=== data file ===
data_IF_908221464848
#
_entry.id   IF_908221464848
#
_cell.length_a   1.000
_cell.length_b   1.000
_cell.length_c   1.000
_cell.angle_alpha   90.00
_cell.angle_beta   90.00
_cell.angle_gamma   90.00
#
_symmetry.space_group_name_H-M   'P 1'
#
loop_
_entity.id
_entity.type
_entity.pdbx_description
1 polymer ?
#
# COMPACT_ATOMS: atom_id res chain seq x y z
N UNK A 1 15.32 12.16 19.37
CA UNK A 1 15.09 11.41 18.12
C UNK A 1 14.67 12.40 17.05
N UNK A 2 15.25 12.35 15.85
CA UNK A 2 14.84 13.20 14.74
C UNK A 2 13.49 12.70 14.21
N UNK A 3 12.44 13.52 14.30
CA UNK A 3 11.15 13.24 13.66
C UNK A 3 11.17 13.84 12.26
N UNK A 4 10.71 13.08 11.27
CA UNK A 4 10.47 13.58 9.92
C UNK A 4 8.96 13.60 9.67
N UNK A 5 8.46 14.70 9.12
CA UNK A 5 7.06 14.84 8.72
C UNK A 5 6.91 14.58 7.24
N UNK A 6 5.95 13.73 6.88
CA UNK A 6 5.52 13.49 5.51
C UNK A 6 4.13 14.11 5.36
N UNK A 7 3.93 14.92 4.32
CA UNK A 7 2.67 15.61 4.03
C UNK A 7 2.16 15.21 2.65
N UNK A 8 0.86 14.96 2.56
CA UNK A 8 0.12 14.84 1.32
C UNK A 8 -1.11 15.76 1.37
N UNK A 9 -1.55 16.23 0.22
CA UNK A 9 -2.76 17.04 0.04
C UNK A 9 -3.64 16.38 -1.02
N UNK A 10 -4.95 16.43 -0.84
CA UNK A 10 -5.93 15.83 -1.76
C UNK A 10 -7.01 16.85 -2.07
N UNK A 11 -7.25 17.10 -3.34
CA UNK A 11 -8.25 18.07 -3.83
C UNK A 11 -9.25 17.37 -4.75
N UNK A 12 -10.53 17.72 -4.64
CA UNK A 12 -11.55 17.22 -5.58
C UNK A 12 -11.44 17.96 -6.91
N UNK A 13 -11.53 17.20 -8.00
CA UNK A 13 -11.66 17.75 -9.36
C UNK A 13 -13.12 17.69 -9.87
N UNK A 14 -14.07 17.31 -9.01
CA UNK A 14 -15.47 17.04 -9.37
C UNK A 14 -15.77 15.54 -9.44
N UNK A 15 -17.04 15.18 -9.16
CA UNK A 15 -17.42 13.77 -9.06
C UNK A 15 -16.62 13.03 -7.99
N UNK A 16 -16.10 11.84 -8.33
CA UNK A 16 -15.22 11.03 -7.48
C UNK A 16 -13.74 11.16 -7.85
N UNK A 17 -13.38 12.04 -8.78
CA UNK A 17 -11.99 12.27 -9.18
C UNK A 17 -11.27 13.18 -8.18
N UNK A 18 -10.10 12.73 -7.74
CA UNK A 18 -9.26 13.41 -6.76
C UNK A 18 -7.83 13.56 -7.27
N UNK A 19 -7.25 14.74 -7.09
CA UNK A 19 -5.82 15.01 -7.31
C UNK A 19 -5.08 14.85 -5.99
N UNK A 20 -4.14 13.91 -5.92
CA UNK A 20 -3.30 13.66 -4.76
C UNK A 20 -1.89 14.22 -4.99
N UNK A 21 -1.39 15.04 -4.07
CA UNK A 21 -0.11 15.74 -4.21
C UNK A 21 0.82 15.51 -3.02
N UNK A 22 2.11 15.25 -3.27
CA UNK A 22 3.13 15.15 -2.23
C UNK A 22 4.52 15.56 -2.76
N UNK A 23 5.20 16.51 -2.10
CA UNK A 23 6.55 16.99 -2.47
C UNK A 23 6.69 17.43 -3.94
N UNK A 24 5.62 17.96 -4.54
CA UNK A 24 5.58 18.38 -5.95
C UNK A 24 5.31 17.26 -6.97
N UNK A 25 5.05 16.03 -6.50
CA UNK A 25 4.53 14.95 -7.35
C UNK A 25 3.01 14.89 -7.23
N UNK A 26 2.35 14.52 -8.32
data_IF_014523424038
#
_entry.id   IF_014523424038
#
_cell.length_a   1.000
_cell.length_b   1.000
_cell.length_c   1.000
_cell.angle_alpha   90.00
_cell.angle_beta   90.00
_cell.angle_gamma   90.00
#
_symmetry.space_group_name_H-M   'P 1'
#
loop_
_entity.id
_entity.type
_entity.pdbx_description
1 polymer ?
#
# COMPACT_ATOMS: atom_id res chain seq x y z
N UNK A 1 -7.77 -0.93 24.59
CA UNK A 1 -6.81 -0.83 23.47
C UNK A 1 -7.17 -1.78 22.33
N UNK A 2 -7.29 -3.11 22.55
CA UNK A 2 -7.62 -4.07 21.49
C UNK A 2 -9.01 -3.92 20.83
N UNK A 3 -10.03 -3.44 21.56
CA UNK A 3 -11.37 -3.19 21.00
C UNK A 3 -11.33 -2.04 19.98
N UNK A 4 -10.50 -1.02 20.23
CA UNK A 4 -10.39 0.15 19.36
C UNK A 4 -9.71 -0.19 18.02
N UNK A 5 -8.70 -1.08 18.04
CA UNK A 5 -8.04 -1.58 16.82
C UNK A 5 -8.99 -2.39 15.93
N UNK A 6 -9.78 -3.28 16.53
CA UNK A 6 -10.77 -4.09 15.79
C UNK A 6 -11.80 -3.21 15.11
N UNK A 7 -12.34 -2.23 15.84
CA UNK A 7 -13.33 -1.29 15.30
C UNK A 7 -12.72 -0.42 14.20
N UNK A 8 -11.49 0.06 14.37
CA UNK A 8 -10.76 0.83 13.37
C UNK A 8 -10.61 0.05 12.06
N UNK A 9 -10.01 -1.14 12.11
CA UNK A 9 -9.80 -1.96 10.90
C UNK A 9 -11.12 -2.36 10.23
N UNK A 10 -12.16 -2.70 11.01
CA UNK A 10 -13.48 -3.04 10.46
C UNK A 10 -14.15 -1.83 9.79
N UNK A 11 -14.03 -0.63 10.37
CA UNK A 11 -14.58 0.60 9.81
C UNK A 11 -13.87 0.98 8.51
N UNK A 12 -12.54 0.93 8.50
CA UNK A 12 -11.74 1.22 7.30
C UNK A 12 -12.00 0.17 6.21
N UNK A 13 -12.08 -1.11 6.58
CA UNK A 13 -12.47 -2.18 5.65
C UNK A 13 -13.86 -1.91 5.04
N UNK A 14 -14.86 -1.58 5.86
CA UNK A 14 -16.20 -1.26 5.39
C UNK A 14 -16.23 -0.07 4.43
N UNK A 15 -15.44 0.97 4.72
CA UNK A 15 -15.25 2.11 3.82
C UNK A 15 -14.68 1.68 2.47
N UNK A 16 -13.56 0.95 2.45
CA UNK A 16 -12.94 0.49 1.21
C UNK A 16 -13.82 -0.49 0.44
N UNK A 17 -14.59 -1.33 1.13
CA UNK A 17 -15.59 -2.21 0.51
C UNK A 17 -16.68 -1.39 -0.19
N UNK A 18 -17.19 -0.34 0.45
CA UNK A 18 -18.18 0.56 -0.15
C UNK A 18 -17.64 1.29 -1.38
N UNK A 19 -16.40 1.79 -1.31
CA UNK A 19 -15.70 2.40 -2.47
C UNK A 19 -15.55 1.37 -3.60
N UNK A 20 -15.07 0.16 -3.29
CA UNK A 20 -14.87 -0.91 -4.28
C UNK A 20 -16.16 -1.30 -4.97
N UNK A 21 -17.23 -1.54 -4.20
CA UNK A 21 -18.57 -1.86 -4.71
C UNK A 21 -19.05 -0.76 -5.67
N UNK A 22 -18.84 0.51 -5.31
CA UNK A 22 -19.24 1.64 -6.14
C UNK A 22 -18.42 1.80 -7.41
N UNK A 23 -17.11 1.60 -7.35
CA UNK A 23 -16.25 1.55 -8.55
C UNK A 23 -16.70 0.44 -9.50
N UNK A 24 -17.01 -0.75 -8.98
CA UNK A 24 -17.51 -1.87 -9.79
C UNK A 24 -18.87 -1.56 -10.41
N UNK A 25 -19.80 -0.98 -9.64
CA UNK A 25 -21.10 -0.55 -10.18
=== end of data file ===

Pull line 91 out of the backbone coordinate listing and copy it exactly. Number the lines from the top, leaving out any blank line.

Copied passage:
CA UNK A 24 5.58 18.38 -5.95